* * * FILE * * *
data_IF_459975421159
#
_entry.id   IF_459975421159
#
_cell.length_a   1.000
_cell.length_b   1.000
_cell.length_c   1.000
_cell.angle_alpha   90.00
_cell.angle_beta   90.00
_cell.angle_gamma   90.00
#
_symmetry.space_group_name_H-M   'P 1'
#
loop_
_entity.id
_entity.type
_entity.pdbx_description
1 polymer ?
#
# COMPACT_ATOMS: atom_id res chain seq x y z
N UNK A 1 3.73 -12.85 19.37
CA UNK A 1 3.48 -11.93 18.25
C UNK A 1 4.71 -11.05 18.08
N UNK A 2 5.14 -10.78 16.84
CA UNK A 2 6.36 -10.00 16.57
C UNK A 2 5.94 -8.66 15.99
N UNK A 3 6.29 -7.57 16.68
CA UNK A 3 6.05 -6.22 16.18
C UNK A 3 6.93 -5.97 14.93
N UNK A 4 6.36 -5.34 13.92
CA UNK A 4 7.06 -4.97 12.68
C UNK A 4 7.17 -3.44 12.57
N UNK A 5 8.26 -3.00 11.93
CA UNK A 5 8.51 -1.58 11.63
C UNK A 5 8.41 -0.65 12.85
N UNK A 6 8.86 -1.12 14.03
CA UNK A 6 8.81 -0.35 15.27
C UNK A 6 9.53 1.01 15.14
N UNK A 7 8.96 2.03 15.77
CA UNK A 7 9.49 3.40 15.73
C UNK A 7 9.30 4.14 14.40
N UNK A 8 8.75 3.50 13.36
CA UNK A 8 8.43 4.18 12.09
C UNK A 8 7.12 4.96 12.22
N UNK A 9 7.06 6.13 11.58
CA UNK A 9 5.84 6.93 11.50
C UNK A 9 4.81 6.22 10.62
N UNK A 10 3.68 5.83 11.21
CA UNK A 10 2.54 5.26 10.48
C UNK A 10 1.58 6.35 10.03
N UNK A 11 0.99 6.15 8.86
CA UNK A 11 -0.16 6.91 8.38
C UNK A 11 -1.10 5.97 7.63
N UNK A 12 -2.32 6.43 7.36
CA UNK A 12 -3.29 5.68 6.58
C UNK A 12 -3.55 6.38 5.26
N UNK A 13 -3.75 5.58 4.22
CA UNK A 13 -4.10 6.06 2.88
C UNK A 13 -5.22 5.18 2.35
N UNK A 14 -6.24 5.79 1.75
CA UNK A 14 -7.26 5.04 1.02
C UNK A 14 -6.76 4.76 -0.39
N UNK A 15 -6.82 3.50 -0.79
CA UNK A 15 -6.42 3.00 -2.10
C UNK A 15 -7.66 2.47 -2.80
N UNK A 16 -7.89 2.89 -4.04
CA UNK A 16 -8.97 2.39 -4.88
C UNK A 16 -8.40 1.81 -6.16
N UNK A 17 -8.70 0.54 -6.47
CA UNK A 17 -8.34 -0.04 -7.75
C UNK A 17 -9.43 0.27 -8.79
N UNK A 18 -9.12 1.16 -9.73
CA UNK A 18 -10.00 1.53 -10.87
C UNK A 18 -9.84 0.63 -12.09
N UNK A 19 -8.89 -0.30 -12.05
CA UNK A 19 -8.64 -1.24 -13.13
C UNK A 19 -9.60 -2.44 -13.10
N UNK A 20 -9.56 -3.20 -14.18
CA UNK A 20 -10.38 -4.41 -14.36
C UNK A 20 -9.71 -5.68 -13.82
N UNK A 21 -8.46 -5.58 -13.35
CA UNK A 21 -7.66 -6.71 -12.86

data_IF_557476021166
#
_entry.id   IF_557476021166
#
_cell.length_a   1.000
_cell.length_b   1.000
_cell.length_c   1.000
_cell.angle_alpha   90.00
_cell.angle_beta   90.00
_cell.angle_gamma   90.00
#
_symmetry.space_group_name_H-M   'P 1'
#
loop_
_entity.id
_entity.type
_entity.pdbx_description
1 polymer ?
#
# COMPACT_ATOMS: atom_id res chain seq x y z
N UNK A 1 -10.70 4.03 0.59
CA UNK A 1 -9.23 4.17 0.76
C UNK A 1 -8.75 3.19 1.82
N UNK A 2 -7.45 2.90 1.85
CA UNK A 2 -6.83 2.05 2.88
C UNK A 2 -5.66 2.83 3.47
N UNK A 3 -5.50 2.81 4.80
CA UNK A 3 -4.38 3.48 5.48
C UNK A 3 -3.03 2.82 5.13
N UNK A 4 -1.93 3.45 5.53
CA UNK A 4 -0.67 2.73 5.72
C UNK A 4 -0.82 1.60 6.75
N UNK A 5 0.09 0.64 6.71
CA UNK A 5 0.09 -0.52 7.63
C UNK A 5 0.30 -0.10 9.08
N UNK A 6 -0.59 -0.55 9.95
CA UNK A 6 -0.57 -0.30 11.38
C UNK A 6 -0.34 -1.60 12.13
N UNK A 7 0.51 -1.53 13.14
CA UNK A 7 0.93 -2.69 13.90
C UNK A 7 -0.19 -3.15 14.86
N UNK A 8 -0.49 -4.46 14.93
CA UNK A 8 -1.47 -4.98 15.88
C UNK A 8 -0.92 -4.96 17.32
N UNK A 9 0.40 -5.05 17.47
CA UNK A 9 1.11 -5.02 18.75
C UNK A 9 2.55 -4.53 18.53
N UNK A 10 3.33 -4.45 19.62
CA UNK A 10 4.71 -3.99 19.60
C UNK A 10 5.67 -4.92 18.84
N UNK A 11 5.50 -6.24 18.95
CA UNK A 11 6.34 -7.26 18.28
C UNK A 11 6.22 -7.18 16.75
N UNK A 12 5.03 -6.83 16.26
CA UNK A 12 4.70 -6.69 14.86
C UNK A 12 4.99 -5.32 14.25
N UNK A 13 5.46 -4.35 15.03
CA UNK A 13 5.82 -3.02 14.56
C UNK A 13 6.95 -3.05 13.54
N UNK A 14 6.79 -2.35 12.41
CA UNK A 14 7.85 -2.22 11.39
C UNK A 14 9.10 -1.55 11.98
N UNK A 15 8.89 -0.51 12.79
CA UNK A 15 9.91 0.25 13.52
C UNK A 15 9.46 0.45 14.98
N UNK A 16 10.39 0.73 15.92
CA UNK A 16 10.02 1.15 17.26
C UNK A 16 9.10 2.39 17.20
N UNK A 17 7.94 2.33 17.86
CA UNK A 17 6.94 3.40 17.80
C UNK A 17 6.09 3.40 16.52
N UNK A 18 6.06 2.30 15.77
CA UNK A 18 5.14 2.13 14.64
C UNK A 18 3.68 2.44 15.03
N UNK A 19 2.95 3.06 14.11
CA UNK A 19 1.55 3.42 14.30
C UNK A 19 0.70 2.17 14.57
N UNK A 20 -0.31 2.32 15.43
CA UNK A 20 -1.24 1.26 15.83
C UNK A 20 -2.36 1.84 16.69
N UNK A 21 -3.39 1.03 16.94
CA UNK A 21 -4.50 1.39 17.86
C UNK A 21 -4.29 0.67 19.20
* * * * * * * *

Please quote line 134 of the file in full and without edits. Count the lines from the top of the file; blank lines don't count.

CA UNK A 11 6.34 -7.26 18.28